Dramatic changes in automobile design subsystem are not limited to the power train (whether internal combustion, all electric, or hybrid), infotainment systems, heads-up displays, networking, or ADAS (advanced driver assistance systems), as even the "mundane" vehicle-headlamp technology is seeing major innovation. The traditional filament-based incandescent bulb is almost completely gone, and has been replaced by halogen lamps, with LED-based headlamps in production, and a laser-source/mirror assembly is coming in the 2015 BMW i8 sports car.
“Automotive continues to be a growth market for LED manufacturers in 2014," said Jamie Fox, IHS principal analyst for LEDs and lighting. “IHS’s LED Driver IC report forecasts that the market for LED driver ICs in automotive exterior applications will grow from $57.5 million in 2013 to $117 million in 2019 with a compound annual growth rate (CAGR) of 12.6 percent ($69.4 million is expected to be garnered in 2014). IHS believes that Texas Instruments is the market leader for LED driver ICs, based on total revenue.”
Nor are headlamps necessarily fixed in their physical orientation: for example, the BMW Series 7 offers steerable lamps with their aimed position (up/down and left/right) controlled by small motors or actuators.
However, these motors and their associated gear train assemblies are complex, costly, and relatively large (and have potential reliability issues), so vendors are looking to use a matrix of LEDs in an array which can be steered electronically, without any moving parts. The challenge of managing such an adaptive "beam forming" matrix with LED arrays is controlling the individual LEDs, which can require a significant amount of driver switching circuitry along with space-consuming wiring paths to each LED.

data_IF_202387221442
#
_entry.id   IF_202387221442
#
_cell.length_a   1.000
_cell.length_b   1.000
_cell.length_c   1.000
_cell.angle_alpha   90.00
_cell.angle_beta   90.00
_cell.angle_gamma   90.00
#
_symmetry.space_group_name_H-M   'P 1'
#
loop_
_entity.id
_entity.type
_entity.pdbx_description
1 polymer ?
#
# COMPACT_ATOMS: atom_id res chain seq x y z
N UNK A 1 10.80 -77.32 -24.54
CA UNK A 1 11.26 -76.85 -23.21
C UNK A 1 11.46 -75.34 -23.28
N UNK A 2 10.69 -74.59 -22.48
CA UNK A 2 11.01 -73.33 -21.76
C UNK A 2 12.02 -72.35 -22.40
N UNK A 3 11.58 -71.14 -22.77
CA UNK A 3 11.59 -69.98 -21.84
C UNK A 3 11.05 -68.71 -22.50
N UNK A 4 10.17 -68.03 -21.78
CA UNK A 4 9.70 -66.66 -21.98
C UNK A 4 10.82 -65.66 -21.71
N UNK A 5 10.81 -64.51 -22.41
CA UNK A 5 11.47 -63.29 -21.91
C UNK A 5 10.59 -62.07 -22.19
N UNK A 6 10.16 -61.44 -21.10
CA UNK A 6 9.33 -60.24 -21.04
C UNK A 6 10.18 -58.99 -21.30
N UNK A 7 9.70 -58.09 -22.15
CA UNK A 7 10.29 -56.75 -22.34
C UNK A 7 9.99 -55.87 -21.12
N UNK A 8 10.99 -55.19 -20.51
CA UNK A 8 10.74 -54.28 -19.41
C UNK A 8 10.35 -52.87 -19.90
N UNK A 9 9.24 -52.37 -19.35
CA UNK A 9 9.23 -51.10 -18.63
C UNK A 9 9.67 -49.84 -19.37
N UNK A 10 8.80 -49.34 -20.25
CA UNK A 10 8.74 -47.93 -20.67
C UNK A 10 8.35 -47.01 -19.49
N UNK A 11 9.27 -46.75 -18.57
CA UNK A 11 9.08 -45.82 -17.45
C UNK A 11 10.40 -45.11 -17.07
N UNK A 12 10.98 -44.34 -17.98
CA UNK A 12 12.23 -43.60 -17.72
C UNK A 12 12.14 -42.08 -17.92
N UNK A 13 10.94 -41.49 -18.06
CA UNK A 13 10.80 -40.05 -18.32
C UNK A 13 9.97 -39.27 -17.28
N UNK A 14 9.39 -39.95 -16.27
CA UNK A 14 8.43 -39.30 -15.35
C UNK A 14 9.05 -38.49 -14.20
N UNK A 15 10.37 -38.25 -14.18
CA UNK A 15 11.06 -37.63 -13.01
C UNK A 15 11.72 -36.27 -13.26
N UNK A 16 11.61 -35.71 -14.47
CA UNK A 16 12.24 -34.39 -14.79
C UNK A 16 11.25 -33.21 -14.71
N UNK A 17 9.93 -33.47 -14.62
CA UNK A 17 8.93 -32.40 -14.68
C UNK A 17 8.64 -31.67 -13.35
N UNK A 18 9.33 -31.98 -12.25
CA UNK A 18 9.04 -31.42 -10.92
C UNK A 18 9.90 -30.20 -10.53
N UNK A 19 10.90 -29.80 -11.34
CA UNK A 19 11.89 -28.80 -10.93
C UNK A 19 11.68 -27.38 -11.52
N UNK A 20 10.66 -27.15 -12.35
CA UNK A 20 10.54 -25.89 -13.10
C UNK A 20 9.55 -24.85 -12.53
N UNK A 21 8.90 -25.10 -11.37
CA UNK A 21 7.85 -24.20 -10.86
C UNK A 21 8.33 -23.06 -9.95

That's where the Texas Instruments TPS92661-Q1 comes in, claimed to be industry’s first fully integrated LED matrix manager for adaptive automotive-headlight systems. This IC is not a power-supply or LED driver. Instead, it takes power from a separate buck (step-down) supply and intelligently routes it to up to 12 LEDs. This enables a matrix-beam solution where each LED can be individually controlled; up to eight TPS92661 devices can be interconnected with a single control port, yielding an easily scalable configuration for controlling 96 LEDs, TI said. This is needed for headlight applications, where the adaptive beam-forming technique requires control of each pixel (here, an LED) in the array.
The IC uses shunt FET-based dimming for large arrays of high-brightness LEDs, with a 12-switch series array for bypassing of individual LEDs in the series string. TI claims this is a vital feature, as the open-mode failure of any single LED makes the entire LED string go dark if the LEDs are wired in the standard series configuration.
Other features include multi-drop universal asynchronous receiver transmitter (UART), internal charge pump, an individual driver, overvoltage-protection circuit and diagnostics circuit.
The TPS92661 is available now priced at $3.70 each in 1,000 unit quantities.